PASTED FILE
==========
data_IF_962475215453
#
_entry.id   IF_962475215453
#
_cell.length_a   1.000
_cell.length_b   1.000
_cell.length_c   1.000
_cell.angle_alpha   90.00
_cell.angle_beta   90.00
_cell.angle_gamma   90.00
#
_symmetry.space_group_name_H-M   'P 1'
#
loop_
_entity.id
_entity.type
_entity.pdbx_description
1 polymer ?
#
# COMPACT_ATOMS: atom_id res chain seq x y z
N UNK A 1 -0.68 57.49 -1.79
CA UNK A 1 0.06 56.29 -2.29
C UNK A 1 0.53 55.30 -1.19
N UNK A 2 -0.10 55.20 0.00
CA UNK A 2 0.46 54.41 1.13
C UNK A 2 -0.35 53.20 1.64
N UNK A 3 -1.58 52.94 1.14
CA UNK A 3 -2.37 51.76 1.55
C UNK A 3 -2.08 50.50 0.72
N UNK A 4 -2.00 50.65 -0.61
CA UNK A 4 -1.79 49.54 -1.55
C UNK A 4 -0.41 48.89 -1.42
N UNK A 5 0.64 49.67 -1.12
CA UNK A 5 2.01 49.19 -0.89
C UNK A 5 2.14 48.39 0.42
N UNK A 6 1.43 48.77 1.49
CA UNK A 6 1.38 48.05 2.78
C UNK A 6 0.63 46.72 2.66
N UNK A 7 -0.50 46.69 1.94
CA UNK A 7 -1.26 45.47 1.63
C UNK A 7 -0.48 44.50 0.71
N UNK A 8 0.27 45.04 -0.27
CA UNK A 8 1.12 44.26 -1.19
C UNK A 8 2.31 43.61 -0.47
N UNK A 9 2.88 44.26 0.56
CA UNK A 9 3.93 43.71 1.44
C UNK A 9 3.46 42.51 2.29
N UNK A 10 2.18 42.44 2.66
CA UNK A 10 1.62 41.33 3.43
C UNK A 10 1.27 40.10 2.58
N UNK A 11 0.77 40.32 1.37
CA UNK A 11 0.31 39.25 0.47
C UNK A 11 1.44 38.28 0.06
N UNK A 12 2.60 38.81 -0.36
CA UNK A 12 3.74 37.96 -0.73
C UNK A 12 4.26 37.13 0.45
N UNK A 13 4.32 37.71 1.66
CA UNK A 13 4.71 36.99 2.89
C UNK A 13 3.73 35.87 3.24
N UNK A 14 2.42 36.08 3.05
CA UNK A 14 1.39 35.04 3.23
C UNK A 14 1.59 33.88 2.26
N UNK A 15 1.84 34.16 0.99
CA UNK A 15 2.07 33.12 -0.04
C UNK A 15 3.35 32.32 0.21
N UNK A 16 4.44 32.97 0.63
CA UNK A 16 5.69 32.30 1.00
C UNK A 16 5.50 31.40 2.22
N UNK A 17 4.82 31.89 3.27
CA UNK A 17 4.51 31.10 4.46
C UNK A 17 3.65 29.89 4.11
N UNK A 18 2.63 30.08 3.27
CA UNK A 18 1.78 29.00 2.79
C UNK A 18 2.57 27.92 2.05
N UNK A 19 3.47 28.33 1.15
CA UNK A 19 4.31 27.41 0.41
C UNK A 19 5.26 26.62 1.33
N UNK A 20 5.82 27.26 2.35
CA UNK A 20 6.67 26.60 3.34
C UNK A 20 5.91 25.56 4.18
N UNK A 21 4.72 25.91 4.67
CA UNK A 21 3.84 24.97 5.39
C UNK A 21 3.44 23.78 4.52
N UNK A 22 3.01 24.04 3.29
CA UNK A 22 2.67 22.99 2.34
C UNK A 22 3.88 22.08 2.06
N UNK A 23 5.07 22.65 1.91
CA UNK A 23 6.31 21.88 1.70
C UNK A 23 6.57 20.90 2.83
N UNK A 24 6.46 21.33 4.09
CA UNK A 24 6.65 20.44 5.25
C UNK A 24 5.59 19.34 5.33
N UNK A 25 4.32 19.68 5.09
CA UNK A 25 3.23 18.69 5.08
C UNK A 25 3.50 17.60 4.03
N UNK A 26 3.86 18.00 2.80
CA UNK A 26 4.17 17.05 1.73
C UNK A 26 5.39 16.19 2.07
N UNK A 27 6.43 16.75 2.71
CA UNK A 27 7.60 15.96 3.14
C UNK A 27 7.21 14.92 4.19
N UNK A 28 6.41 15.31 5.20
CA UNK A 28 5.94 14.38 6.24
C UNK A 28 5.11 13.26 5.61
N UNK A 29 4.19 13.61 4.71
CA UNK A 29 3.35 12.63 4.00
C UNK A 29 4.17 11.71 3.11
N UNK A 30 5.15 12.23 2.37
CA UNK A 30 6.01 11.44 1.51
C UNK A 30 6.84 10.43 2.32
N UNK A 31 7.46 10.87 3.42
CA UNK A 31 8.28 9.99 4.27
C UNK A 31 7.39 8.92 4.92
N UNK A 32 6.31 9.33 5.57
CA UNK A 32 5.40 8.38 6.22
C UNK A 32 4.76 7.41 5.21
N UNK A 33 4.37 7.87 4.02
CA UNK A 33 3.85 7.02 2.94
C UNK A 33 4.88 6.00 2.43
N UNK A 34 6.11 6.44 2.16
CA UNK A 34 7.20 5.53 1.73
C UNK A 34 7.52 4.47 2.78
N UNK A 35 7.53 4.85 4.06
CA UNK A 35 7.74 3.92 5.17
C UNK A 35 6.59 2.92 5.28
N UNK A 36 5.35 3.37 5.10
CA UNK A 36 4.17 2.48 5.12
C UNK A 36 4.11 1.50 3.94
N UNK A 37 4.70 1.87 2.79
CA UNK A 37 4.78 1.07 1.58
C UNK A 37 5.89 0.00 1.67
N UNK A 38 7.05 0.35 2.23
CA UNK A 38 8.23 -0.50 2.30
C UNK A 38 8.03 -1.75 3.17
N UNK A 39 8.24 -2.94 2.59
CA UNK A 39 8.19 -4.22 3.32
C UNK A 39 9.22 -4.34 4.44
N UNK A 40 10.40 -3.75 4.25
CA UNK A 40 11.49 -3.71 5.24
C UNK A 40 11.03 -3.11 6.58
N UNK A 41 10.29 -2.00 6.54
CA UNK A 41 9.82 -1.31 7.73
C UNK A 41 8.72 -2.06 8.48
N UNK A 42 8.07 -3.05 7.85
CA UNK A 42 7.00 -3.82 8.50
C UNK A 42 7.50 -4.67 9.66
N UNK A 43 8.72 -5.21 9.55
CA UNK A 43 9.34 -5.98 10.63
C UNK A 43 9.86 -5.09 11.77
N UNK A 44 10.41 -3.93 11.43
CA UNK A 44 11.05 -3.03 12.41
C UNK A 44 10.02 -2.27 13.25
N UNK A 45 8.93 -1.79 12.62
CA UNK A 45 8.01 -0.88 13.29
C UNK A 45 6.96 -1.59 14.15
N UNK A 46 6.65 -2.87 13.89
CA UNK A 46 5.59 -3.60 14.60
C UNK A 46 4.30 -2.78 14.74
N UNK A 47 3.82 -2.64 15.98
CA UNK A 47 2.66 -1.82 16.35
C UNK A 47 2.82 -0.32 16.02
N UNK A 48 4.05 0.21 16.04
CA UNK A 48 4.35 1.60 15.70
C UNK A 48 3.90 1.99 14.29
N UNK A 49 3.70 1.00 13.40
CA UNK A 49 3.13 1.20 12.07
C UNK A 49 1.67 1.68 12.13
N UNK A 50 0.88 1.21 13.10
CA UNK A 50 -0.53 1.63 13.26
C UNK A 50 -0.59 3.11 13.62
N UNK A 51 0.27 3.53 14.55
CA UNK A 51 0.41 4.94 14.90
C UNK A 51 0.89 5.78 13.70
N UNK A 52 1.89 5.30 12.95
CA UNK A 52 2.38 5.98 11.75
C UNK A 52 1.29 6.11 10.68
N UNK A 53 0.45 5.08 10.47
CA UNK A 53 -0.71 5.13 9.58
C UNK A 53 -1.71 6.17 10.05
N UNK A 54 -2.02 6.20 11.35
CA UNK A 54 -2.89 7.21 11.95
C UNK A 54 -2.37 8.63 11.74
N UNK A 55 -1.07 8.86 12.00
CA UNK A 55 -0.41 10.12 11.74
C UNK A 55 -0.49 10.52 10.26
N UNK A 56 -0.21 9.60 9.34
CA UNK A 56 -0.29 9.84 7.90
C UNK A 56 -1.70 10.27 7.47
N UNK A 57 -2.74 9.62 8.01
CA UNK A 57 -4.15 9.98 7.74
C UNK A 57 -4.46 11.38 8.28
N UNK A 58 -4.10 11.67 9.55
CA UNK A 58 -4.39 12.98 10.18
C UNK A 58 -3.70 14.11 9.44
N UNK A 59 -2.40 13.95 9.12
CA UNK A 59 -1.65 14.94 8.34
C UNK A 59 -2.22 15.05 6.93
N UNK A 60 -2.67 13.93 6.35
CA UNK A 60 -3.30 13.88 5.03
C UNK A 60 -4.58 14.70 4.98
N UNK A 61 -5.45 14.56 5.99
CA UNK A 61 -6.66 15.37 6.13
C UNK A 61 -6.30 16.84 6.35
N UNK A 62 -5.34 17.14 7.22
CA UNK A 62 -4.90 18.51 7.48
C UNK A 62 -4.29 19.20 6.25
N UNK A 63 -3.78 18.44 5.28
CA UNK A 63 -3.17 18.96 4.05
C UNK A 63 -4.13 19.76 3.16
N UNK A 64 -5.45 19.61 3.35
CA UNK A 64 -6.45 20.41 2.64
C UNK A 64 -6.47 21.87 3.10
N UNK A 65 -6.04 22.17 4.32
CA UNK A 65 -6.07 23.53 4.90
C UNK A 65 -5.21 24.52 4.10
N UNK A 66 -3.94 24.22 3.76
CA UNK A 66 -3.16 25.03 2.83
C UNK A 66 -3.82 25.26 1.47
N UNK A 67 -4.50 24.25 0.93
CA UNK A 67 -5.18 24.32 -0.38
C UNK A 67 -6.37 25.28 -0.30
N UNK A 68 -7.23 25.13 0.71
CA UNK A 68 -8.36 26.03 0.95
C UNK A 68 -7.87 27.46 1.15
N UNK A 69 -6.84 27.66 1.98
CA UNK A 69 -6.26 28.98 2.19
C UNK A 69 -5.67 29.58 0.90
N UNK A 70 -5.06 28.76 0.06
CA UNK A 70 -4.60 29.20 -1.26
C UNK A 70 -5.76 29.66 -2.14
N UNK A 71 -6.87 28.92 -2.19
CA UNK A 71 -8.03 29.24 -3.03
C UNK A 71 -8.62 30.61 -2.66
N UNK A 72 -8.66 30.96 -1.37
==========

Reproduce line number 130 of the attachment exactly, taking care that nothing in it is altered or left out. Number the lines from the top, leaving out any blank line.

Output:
CA UNK A 37 4.78 1.07 1.58